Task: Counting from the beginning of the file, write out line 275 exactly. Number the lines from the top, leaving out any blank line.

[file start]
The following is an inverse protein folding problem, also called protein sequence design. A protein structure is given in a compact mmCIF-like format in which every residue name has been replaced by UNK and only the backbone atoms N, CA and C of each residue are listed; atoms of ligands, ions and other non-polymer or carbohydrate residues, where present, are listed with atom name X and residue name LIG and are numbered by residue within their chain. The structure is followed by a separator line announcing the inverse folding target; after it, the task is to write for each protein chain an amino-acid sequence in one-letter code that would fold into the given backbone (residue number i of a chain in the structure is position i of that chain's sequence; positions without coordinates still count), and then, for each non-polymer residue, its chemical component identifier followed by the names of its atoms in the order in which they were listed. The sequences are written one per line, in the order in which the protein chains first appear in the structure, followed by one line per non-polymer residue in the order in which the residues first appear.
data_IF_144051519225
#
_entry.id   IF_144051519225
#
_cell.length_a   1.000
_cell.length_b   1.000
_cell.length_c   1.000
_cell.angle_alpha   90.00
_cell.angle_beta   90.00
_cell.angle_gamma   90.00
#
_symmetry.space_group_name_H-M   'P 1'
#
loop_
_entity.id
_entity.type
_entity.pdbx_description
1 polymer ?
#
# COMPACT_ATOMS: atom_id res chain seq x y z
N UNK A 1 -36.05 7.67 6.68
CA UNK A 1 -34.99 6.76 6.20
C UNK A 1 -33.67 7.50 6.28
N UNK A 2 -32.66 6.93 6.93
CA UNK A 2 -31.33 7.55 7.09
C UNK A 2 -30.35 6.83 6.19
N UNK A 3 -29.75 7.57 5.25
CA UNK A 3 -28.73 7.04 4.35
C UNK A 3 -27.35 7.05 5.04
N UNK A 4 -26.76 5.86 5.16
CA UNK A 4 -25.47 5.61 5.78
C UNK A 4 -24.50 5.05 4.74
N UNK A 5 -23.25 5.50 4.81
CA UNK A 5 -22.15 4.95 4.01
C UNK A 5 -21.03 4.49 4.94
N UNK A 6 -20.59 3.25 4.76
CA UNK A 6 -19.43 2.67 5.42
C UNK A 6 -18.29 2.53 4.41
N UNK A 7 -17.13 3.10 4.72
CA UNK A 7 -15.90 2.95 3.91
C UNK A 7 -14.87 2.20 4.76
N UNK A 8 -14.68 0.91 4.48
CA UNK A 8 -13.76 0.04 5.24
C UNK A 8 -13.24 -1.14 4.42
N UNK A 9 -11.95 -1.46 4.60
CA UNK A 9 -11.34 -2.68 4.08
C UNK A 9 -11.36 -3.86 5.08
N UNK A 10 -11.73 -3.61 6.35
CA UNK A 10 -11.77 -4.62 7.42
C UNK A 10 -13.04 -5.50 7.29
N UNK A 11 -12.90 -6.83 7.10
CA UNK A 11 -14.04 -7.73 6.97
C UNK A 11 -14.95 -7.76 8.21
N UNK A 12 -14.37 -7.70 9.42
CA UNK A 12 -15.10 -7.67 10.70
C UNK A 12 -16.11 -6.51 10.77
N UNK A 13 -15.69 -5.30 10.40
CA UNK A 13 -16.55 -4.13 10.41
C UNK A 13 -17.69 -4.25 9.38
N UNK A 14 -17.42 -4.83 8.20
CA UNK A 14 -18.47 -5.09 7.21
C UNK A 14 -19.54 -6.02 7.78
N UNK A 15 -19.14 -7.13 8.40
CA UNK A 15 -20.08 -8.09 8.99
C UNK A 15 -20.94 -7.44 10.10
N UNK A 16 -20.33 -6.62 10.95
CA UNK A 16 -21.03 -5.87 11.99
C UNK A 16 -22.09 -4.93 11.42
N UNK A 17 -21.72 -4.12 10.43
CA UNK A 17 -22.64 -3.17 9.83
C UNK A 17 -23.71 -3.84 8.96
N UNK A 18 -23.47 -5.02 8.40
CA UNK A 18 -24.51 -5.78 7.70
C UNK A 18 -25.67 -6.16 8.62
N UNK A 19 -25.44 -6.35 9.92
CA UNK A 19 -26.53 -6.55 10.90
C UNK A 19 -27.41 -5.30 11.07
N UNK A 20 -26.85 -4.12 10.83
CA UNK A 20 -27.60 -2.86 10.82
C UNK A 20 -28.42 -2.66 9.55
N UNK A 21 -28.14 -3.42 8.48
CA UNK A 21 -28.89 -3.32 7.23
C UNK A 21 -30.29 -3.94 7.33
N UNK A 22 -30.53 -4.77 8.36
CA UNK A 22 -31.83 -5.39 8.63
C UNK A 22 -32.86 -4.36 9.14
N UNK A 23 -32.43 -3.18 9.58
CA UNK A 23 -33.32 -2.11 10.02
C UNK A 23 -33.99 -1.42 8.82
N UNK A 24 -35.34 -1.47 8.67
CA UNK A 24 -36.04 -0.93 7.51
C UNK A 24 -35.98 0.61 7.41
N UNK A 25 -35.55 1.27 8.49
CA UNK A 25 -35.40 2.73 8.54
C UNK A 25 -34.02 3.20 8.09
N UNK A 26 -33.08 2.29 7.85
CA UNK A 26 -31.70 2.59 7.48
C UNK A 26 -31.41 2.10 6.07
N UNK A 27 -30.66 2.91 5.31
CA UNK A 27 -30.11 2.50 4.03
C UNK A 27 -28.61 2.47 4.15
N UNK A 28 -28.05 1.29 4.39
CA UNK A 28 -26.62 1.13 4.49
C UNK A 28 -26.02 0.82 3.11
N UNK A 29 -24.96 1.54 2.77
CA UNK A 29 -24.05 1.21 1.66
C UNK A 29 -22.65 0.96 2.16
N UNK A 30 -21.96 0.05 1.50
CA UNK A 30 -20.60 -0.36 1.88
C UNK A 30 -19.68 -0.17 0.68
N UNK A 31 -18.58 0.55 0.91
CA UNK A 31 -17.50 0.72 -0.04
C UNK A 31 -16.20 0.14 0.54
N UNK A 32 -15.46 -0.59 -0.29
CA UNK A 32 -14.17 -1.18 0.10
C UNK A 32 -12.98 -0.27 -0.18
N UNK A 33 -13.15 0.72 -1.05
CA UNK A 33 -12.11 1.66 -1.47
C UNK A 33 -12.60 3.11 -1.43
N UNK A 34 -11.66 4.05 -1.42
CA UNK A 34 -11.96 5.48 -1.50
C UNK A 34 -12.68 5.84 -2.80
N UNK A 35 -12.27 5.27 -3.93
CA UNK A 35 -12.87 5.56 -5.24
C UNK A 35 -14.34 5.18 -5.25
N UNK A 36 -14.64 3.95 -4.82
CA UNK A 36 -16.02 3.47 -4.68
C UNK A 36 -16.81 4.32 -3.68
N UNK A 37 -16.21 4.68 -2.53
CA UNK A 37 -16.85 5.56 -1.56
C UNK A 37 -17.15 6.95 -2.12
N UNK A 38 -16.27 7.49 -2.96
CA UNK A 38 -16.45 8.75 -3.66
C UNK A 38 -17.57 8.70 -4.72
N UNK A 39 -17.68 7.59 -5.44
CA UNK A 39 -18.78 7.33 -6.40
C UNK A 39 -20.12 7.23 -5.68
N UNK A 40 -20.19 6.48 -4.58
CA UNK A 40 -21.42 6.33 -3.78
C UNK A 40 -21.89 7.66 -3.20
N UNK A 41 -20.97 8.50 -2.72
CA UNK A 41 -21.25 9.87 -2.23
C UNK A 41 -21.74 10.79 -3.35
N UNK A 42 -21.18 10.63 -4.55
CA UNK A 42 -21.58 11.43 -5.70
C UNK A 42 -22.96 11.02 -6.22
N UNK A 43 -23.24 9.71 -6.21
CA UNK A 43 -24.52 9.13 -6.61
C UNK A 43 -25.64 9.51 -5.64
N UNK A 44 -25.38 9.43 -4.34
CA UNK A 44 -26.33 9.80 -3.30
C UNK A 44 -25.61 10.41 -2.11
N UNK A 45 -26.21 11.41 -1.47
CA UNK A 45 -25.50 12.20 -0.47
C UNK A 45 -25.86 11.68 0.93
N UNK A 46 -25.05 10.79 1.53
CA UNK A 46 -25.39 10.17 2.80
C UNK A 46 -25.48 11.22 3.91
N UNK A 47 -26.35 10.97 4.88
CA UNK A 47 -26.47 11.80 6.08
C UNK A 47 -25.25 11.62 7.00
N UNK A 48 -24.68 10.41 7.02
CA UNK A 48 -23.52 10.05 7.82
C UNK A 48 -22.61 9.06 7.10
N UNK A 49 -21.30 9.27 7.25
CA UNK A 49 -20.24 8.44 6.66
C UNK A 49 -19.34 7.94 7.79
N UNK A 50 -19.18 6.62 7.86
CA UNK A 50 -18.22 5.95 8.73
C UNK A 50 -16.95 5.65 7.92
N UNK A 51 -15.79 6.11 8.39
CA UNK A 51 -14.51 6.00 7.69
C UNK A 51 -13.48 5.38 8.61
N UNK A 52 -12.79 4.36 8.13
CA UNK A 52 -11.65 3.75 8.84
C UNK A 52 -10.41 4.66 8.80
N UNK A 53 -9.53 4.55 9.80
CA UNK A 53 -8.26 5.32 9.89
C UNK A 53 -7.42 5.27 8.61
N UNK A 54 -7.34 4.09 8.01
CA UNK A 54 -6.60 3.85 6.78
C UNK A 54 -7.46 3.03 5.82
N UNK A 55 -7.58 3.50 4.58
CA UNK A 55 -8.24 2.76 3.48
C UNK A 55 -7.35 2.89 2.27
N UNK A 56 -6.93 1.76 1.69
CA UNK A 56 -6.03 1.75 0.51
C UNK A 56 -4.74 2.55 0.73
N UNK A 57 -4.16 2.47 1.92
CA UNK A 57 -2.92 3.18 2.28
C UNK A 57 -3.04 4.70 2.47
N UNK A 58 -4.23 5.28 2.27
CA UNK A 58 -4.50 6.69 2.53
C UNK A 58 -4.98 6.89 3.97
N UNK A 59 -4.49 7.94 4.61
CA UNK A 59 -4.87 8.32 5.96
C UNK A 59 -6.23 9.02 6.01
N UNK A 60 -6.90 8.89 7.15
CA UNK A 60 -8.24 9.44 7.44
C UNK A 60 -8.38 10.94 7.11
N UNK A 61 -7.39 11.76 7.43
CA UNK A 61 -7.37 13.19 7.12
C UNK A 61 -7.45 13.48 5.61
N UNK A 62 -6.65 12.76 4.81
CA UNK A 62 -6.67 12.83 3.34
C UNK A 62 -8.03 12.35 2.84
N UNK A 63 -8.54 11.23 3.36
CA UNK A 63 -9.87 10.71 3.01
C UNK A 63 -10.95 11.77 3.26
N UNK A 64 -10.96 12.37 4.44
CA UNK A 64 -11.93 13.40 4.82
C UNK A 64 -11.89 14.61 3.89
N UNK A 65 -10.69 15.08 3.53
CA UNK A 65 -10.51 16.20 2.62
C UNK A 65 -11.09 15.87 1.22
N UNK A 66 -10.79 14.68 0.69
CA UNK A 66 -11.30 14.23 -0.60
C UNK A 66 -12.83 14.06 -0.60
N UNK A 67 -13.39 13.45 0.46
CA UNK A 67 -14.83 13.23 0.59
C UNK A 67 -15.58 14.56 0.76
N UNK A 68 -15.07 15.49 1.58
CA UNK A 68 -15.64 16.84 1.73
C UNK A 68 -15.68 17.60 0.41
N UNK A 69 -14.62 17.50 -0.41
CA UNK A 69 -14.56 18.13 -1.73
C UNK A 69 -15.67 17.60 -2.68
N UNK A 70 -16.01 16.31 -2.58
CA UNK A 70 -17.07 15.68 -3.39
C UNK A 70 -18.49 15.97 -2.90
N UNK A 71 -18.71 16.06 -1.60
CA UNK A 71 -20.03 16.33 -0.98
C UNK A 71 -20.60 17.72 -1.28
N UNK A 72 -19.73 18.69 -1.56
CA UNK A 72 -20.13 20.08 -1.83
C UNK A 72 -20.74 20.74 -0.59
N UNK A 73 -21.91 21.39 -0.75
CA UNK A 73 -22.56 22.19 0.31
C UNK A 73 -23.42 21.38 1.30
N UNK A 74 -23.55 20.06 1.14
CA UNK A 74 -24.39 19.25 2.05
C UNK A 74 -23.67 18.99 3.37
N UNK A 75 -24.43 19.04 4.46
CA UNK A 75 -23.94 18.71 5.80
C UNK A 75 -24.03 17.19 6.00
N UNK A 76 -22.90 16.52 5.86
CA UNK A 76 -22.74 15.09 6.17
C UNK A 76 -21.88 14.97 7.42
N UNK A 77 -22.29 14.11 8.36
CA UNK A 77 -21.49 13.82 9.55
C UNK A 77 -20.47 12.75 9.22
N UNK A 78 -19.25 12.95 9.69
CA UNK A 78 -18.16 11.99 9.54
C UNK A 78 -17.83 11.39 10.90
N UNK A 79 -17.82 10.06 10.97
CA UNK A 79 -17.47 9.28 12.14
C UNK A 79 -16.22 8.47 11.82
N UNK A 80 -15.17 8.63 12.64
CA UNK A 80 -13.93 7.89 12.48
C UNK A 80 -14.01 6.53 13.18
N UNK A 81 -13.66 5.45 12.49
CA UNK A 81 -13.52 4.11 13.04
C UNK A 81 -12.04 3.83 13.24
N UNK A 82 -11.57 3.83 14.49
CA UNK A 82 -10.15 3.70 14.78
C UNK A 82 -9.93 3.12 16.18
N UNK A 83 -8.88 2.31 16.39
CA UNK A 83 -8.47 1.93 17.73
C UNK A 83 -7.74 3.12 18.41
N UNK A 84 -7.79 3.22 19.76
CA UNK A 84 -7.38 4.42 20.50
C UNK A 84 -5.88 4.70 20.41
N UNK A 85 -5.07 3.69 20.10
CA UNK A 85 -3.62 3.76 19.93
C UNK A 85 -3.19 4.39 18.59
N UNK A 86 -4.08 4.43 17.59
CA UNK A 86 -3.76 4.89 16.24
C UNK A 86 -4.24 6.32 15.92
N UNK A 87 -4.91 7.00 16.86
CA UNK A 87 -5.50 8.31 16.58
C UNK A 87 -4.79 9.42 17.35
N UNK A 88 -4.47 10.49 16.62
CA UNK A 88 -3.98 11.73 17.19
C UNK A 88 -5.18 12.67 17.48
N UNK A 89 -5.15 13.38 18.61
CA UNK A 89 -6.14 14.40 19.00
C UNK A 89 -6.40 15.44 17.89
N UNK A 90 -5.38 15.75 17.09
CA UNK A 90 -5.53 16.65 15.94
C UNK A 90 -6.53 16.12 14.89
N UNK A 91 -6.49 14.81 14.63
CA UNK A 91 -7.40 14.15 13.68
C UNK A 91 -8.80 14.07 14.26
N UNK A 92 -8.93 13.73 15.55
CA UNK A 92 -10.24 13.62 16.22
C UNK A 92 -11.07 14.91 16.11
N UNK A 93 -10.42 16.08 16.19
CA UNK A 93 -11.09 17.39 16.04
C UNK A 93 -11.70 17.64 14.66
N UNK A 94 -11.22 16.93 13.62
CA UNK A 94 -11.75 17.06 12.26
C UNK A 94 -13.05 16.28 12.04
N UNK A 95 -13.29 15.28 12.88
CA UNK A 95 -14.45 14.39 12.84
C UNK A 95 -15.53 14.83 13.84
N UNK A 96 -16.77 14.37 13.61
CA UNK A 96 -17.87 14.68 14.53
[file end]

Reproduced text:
CA UNK A 85 -3.62 3.76 19.93